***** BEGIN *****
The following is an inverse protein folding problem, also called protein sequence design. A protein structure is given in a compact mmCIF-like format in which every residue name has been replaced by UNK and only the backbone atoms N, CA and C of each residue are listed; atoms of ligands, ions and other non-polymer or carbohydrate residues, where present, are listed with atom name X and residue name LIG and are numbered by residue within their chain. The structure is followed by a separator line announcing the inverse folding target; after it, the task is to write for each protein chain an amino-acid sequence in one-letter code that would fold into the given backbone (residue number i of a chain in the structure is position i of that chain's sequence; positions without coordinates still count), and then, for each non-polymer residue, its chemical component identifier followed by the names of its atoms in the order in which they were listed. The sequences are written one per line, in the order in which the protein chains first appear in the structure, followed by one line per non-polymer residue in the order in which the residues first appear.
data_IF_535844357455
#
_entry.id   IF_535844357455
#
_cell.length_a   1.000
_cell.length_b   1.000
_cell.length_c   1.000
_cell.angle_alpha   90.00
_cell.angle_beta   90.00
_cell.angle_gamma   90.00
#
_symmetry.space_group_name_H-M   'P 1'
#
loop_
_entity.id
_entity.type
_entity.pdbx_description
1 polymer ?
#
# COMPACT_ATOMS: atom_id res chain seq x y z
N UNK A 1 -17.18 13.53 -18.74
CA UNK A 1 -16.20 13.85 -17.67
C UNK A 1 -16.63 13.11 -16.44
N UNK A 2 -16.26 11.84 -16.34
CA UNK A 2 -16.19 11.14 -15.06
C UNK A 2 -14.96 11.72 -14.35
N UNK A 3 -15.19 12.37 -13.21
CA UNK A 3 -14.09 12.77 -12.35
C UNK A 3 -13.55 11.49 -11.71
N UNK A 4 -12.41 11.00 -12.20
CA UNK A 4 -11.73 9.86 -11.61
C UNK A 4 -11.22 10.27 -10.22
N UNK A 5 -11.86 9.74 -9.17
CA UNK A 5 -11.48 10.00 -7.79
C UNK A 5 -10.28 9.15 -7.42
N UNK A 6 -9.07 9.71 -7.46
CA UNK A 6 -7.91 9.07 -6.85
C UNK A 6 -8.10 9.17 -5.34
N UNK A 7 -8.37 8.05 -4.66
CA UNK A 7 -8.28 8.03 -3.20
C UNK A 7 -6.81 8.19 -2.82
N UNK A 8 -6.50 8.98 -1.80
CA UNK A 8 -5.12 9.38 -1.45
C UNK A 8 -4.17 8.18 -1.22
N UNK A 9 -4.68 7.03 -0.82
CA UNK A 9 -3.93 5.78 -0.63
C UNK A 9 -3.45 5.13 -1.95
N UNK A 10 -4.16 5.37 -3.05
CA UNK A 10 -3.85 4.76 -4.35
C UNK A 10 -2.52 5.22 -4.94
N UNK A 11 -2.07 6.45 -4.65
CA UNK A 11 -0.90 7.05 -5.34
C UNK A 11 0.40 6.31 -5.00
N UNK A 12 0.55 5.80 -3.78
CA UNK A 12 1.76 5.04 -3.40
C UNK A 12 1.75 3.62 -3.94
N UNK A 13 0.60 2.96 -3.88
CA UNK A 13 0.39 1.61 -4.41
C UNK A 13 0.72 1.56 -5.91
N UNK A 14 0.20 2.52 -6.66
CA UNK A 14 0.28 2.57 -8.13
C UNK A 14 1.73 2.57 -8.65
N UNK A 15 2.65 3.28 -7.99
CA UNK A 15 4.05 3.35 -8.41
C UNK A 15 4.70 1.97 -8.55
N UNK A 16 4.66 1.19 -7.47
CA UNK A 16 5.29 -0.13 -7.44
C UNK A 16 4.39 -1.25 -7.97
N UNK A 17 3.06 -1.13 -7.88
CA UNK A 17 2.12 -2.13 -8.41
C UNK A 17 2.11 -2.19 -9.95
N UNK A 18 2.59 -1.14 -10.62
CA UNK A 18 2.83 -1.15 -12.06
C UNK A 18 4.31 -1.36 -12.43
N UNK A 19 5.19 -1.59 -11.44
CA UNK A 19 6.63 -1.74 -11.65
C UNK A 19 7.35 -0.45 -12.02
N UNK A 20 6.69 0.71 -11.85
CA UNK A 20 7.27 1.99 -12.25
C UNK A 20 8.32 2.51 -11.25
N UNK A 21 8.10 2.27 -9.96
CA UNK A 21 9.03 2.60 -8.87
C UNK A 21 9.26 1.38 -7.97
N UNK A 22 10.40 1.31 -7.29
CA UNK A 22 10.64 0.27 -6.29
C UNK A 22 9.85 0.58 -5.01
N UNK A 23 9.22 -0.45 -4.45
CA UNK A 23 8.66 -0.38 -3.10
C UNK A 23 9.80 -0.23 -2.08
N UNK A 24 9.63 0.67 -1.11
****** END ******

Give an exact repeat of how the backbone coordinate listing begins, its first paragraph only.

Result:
The following is an inverse protein folding problem, also called protein sequence design. A protein structure is given in a compact mmCIF-like format in which every residue name has been replaced by UNK and only the backbone atoms N, CA and C of each residue are listed; atoms of ligands, ions and other non-polymer or carbohydrate residues, where present, are listed with atom name X and residue name LIG and are numbered by residue within their chain. The structure is followed by a separator line announcing the inverse folding target; after it, the task is to write for each protein chain an amino-acid sequence in one-letter code that would fold into the given backbone (residue number i of a chain in the structure is position i of that chain's sequence; positions without coordinates still count), and then, for each non-polymer residue, its chemical component identifier followed by the names of its atoms in the order in which they were listed. The sequences are written one per line, in the order in which the protein chains first appear in the structure, followed by one line per non-polymer residue in the order in which the residues first appear.